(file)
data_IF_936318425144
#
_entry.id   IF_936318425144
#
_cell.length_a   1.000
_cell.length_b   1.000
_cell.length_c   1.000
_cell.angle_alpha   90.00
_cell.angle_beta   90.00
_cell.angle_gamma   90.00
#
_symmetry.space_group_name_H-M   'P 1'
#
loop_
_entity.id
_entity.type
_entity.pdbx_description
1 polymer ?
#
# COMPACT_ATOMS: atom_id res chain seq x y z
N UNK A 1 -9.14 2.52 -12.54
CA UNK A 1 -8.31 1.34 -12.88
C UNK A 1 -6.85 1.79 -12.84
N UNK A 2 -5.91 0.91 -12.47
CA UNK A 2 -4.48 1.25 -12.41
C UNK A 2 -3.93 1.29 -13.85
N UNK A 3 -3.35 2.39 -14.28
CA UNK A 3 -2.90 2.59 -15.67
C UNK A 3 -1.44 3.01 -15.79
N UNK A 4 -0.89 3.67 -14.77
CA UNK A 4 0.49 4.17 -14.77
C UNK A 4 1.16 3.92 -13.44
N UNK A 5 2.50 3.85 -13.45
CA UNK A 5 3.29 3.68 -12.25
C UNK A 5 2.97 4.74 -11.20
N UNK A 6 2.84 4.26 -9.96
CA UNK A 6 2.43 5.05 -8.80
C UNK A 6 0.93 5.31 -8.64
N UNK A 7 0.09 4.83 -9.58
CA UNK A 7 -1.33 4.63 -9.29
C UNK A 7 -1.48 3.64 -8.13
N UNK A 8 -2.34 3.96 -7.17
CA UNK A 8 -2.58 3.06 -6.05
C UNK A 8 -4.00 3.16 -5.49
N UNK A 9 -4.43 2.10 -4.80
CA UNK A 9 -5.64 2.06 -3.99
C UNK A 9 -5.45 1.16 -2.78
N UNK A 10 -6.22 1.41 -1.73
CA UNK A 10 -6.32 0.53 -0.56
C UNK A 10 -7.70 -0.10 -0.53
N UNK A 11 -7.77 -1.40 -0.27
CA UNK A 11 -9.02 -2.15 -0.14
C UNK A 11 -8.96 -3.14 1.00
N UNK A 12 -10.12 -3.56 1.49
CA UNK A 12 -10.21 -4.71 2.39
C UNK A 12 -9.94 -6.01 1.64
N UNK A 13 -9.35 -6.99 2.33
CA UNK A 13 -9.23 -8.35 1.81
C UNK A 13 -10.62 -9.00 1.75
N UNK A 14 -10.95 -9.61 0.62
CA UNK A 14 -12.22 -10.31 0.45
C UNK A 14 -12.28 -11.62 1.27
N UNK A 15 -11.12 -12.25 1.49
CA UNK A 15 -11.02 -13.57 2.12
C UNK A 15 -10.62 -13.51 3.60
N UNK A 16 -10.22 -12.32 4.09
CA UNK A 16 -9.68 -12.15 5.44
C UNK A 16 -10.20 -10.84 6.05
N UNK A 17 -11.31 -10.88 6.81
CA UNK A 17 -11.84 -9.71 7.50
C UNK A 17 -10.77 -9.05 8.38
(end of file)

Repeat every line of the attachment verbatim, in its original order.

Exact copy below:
data_IF_936318425144
#
_entry.id   IF_936318425144
#
_cell.length_a   1.000
_cell.length_b   1.000
_cell.length_c   1.000
_cell.angle_alpha   90.00
_cell.angle_beta   90.00
_cell.angle_gamma   90.00
#
_symmetry.space_group_name_H-M   'P 1'
#
loop_
_entity.id
_entity.type
_entity.pdbx_description
1 polymer ?
#
# COMPACT_ATOMS: atom_id res chain seq x y z
N UNK A 1 -9.14 2.52 -12.54
CA UNK A 1 -8.31 1.34 -12.88
C UNK A 1 -6.85 1.79 -12.84
N UNK A 2 -5.91 0.91 -12.47
CA UNK A 2 -4.48 1.25 -12.41
C UNK A 2 -3.93 1.29 -13.85
N UNK A 3 -3.35 2.39 -14.28
CA UNK A 3 -2.90 2.59 -15.67
C UNK A 3 -1.44 3.01 -15.79
N UNK A 4 -0.89 3.67 -14.77
CA UNK A 4 0.49 4.17 -14.77
C UNK A 4 1.16 3.92 -13.44
N UNK A 5 2.50 3.85 -13.45
CA UNK A 5 3.29 3.68 -12.25
C UNK A 5 2.97 4.74 -11.20
N UNK A 6 2.84 4.26 -9.96
CA UNK A 6 2.43 5.05 -8.80
C UNK A 6 0.93 5.31 -8.64
N UNK A 7 0.09 4.83 -9.58
CA UNK A 7 -1.33 4.63 -9.29
C UNK A 7 -1.48 3.64 -8.13
N UNK A 8 -2.34 3.96 -7.17
CA UNK A 8 -2.58 3.06 -6.05
C UNK A 8 -4.00 3.16 -5.49
N UNK A 9 -4.43 2.10 -4.80
CA UNK A 9 -5.64 2.06 -3.99
C UNK A 9 -5.45 1.16 -2.78
N UNK A 10 -6.22 1.41 -1.73
CA UNK A 10 -6.32 0.53 -0.56
C UNK A 10 -7.70 -0.10 -0.53
N UNK A 11 -7.77 -1.40 -0.27
CA UNK A 11 -9.02 -2.15 -0.14
C UNK A 11 -8.96 -3.14 1.00
N UNK A 12 -10.12 -3.56 1.49
CA UNK A 12 -10.21 -4.71 2.39
C UNK A 12 -9.94 -6.01 1.64
N UNK A 13 -9.35 -6.99 2.33
CA UNK A 13 -9.23 -8.35 1.81
C UNK A 13 -10.62 -9.00 1.75
N UNK A 14 -10.95 -9.61 0.62
CA UNK A 14 -12.22 -10.31 0.45
C UNK A 14 -12.28 -11.62 1.27
N UNK A 15 -11.12 -12.25 1.49
CA UNK A 15 -11.02 -13.57 2.12
C UNK A 15 -10.62 -13.51 3.60
N UNK A 16 -10.22 -12.32 4.09
CA UNK A 16 -9.68 -12.15 5.44
C UNK A 16 -10.20 -10.84 6.05
N UNK A 17 -11.31 -10.88 6.81
CA UNK A 17 -11.84 -9.71 7.50
C UNK A 17 -10.77 -9.05 8.38